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Community Notebook: League to host event series on ballot measures

League of Women Voters hopes to help people make 'an informed vote'

The League of Women Voters of Palo Alto will host a series of pros and cons events kicking off this Thursday aimed at explaining the arguments for and against six measures coming before Bay Area voters on the June 5 ballot.

"Our role is to educate the voter so that they're making an informed vote," said Mary Jo Levy, who coordinates pros and cons events for the league every election year.

Incoming league President Aisha Piracha-Zakariya emphasized the politically neutral nature of the pros and cons events, which she said will help foster a "non-partisan understanding of the issues (on the ballot)."

Levy echoed this sentiment.

"We don't state our personal views," Levy said. "The league has principles that, when we do these presentations, we don't talk about the league's position (on the measures)."

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In fall 2016, about 400 people in total attended the league's pros and cons sessions, according to Piracha-Zakariya. This year, the league aims to attract a wider audience for the event series in hopes of boosting local voter efficacy and encouraging community discourse.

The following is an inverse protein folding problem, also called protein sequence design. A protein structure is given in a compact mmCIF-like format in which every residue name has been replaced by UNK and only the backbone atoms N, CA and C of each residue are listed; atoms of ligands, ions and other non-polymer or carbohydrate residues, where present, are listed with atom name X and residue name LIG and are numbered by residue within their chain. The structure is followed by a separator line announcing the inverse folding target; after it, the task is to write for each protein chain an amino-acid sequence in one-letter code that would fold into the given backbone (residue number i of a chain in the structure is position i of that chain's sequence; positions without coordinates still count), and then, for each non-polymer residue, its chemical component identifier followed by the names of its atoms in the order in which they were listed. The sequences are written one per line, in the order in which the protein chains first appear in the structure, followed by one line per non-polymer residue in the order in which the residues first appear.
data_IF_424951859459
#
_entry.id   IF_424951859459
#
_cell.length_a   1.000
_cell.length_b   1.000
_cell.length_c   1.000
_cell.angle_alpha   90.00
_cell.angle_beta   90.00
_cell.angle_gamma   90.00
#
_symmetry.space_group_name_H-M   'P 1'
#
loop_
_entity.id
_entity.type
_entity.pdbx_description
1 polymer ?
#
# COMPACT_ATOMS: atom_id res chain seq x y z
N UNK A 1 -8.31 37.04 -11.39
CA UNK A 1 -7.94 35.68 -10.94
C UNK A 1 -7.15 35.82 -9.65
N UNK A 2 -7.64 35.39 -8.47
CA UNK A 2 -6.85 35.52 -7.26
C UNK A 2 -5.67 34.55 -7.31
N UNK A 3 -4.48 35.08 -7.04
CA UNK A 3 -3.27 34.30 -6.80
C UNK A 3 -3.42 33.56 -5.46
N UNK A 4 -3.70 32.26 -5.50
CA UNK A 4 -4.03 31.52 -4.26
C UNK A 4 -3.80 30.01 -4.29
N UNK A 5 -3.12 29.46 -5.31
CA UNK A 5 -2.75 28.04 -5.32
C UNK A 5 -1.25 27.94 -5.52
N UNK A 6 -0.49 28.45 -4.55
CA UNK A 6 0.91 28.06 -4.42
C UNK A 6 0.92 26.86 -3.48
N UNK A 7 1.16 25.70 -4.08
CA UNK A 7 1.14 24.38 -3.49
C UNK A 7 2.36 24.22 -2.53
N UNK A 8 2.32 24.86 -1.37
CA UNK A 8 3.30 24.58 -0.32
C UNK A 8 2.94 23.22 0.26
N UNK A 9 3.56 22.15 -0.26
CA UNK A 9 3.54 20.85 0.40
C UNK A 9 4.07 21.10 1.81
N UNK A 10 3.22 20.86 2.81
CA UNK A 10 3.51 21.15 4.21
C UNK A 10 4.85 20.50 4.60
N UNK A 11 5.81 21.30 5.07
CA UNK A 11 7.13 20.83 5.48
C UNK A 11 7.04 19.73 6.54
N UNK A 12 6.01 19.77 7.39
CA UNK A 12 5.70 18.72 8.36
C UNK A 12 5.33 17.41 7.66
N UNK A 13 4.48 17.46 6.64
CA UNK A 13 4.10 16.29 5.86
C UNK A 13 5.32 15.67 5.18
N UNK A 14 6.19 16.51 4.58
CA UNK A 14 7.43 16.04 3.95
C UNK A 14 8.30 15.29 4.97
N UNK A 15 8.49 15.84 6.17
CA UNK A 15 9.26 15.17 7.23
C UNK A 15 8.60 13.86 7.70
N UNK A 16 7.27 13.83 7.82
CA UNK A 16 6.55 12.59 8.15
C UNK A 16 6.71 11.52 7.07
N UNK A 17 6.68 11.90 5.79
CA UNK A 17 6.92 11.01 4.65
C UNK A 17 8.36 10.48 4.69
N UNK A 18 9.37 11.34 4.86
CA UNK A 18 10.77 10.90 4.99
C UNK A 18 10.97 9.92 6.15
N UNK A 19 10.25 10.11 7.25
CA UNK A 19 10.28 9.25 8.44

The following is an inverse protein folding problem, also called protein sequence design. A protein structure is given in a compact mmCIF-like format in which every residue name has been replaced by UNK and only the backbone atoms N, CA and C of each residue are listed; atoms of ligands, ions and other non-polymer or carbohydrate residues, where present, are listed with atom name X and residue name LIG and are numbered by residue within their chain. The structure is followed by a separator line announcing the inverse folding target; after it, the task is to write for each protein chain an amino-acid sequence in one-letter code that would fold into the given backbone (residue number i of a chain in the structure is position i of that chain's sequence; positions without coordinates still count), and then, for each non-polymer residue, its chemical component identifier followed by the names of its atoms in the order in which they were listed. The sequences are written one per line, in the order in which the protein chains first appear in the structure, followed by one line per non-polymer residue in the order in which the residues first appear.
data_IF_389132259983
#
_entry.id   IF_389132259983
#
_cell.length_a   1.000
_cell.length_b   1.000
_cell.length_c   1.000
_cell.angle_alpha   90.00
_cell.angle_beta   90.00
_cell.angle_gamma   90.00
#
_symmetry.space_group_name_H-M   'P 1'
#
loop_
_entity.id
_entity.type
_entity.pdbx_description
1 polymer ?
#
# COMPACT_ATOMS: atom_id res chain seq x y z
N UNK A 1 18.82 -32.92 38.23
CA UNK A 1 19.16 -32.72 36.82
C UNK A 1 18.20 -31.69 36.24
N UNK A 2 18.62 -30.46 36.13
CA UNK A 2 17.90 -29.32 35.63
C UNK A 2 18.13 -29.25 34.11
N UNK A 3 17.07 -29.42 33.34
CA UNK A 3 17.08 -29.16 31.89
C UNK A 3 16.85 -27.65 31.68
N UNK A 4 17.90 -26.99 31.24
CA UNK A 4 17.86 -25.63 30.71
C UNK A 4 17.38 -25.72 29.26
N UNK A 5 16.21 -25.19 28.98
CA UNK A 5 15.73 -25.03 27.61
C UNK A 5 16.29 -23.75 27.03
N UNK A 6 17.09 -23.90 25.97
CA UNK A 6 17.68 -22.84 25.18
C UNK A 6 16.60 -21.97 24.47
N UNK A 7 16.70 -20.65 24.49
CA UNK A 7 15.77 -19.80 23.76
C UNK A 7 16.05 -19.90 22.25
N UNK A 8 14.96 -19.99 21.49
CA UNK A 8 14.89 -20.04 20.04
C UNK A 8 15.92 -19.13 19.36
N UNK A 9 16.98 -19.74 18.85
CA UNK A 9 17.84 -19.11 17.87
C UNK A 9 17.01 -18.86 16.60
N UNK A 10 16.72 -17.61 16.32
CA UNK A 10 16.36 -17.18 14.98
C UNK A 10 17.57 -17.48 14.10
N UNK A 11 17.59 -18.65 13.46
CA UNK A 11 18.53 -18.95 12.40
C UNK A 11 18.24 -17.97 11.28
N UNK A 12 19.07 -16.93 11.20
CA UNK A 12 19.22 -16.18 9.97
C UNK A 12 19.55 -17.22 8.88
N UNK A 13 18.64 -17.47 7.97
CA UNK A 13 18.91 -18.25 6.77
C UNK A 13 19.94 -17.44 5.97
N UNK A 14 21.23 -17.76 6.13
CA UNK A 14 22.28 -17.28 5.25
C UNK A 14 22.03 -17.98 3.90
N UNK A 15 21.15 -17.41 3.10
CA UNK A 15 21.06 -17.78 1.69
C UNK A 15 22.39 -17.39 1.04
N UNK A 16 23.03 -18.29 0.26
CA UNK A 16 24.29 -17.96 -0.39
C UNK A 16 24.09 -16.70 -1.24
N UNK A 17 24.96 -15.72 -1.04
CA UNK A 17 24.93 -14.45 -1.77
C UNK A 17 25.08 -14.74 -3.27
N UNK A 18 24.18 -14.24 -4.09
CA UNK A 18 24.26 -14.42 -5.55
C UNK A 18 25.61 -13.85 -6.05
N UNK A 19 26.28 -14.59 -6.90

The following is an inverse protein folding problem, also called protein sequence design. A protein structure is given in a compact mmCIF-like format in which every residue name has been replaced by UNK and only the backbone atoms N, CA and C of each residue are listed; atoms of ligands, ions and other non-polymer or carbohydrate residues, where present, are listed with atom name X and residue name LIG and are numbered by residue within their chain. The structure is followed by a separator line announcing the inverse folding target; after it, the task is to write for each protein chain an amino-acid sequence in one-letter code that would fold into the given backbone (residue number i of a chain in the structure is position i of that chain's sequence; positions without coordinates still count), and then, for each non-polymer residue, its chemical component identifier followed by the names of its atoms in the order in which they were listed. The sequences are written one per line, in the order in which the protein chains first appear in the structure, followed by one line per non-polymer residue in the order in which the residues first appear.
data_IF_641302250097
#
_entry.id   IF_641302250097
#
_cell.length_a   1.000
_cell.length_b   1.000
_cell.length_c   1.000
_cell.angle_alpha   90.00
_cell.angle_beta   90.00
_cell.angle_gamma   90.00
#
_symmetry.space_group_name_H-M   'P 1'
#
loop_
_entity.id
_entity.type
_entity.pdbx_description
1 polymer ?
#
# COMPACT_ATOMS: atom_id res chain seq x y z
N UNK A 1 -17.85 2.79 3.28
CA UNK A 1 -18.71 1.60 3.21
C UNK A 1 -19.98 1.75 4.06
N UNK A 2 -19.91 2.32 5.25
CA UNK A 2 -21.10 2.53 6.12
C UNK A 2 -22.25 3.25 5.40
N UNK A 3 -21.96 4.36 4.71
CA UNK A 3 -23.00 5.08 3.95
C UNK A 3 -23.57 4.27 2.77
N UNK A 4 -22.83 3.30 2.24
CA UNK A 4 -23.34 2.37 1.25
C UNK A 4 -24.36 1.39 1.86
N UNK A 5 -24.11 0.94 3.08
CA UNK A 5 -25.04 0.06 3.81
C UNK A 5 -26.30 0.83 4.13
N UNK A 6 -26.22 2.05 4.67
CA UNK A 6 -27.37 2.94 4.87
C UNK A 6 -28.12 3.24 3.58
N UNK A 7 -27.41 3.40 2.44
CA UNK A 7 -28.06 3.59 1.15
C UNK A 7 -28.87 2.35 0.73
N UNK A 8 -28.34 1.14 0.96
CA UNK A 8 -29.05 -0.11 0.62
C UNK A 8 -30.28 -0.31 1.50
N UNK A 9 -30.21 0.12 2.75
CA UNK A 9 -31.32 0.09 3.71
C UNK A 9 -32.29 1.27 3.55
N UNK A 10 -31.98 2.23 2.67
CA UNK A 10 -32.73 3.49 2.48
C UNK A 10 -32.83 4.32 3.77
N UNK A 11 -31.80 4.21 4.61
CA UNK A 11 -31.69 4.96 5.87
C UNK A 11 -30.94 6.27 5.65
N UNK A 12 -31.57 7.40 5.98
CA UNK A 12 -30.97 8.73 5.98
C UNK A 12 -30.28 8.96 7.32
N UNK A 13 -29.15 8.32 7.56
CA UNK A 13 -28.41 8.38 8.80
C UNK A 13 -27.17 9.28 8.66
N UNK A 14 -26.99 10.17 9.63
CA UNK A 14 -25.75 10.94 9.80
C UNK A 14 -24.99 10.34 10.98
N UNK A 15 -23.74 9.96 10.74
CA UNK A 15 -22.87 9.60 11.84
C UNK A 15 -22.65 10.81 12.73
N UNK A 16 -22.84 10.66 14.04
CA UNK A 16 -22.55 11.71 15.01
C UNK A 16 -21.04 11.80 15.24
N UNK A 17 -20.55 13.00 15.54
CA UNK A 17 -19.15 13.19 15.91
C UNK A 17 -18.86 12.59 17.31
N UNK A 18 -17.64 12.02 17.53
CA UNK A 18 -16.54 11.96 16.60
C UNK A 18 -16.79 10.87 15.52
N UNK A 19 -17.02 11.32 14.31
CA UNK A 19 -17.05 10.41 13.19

"We have a very diverse membership," Piracha-Zakariya said. "This year, we hope to see more young voters (at the events)."

Anyone who attends one of the four events in the series will learn about the following measures:

Proposition 68 which would provide state-issued bonds for projects that support the maintenance and care for local natural resources, including wildlife conservation, flood protection and water quality.

Proposition 69 which would require revenues from a new state tax on diesel fuel and a new annual car registration fee (Transportation Improvement Fee) to be spent solely on transportation-related tasks and projects.

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Proposition 70 which would require cap-and-trade revenues from state greenhouse gas regulations to accumulate in a reserve fund beginning in 2024. It also proposes that any projects that would spend the reserve funds to receive two-thirds supermajority support from both houses of the state Legislature (current law requires a simple majority), also starting in 2024.

Proposition 71 which would change the time that voted-approved measures take effect from the day after to five days after the California secretary of state certifies results of the election.

Proposition 72 which would exclude newly constructed rain-catcher systems completely built on or after Jan. 1, 2019 from property tax reassessment.